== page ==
Heart disease in cats can best be prevented through annual veterinarian examinations and feeding an appropriate diet. In cases where the heart condition is caused by inherited genetic conditions or an anatomic abnormality in the heart, early diagnosis can help to manage heart health and prolong the cat’s quality and duration of life.
Preventing Heart Disease in Cats
Symptoms of heart disease in cats are normally not noticed until the condition is rather advanced, at which point severe heart damage may already have occurred. However, many times regular veterinary check-ups can catch heart problems earlier rather than later, simply through the veterinarian’s auscultation of the heart and lungs (listening to heart and lung sounds with the assistance of a stethoscope). Appropriate blood screening tests for conditions that can adversely affect the cat’s heart, such as heartworm infection and hyperthyroidism, may also identify these conditions before heart function is severely impaired.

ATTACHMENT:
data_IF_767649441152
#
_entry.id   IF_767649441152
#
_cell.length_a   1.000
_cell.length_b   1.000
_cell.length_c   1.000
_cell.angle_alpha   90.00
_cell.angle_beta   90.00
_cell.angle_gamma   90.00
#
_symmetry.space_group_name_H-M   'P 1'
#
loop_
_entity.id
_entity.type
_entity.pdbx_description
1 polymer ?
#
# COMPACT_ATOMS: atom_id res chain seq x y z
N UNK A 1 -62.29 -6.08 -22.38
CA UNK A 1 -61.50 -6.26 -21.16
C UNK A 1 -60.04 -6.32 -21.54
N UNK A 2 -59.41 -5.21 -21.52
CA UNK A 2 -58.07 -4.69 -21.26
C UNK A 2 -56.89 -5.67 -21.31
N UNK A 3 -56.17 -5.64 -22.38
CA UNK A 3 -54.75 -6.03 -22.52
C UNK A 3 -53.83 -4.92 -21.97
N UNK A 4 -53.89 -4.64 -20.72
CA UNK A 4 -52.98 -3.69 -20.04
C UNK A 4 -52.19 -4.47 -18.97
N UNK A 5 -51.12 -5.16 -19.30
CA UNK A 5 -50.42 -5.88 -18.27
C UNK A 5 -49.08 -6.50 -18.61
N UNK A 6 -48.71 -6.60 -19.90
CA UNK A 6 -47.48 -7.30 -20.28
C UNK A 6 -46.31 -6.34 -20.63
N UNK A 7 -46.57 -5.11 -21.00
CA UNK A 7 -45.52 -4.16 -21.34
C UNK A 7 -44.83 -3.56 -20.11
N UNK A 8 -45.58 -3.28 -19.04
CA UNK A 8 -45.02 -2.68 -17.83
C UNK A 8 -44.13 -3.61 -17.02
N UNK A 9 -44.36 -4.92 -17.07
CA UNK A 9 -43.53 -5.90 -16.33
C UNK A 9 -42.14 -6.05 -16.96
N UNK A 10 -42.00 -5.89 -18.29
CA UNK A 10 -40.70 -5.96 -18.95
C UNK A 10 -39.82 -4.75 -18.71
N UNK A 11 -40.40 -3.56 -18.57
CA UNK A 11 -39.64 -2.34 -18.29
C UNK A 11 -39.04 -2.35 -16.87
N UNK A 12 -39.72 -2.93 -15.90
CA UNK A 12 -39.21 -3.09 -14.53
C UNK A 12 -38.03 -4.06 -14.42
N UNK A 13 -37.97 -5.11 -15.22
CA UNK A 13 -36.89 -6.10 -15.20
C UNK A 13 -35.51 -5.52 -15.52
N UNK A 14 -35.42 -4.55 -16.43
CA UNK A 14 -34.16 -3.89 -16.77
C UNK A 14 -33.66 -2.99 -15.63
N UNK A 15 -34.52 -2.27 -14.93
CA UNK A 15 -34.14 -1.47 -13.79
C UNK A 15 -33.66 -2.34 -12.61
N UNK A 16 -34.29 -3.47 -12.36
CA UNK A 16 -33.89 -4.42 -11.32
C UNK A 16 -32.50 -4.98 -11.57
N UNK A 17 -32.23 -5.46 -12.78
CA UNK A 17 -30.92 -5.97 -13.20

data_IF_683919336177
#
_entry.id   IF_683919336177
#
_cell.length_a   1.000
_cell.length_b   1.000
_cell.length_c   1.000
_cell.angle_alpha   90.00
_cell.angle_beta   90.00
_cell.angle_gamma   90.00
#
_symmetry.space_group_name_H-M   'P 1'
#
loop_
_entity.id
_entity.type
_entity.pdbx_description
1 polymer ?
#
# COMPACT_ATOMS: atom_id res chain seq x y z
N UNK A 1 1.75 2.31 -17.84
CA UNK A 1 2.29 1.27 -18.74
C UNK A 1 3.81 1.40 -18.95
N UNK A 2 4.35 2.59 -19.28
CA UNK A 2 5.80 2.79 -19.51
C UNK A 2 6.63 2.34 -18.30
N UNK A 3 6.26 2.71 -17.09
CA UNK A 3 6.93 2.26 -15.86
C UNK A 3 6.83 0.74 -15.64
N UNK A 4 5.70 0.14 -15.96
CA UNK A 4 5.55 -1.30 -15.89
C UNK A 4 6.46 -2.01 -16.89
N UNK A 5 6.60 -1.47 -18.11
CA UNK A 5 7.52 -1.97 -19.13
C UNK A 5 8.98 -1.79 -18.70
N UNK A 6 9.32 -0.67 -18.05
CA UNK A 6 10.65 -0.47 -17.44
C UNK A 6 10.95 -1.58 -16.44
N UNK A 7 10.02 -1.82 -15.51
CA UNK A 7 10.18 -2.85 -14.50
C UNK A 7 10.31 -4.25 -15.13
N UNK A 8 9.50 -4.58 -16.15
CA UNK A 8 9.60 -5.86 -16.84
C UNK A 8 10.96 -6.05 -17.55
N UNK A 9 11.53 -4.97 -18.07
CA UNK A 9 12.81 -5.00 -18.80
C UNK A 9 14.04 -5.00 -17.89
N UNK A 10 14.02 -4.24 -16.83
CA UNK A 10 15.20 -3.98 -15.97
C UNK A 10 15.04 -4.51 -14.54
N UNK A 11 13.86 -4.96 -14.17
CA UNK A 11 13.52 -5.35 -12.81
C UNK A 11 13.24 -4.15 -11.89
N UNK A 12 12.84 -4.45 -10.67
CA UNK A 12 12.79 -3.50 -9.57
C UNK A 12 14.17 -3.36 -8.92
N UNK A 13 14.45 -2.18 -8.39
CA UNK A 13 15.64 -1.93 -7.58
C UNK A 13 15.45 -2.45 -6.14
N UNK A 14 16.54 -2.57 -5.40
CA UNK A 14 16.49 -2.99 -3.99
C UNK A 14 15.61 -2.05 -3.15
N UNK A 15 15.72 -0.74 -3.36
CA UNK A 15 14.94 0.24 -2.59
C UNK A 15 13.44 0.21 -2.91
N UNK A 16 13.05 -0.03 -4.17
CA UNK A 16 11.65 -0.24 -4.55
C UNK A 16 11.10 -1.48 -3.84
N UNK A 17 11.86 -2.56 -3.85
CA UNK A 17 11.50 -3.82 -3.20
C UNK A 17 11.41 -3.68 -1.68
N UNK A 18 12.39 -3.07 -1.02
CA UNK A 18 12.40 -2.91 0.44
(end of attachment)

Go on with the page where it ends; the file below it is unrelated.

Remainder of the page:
Dilated cardiomyopathy used to be a common caused of feline heart disease. It was primarily caused by a taurine deficiency in commercial cat foods. That problem has largely been corrected, and DCM is now uncommon in companion cats. However, cats and kittens that are fed a home-made diet that is not well-balanced and supported with appropriate nutritional supplements are still at risk of developing a taurine deficiency and subsequent DCM. Feeding your cat a premium-quality, well-researched cat food made by a reputable company will prevent most cases of DCM.
Certain cat breeds are more prone to develop heart disease, suggesting a genetic component which is difficult to prevent unless affected animals and their offspring or close relatives are removed from the gene pool by being spayed or neutered. These breeds include Ragdolls, Persians, Maine Coons and American Shorthairs. Owners should familiarize themselves with the symptoms of heart disease and ensure that their cat’s heart is assessed regularly.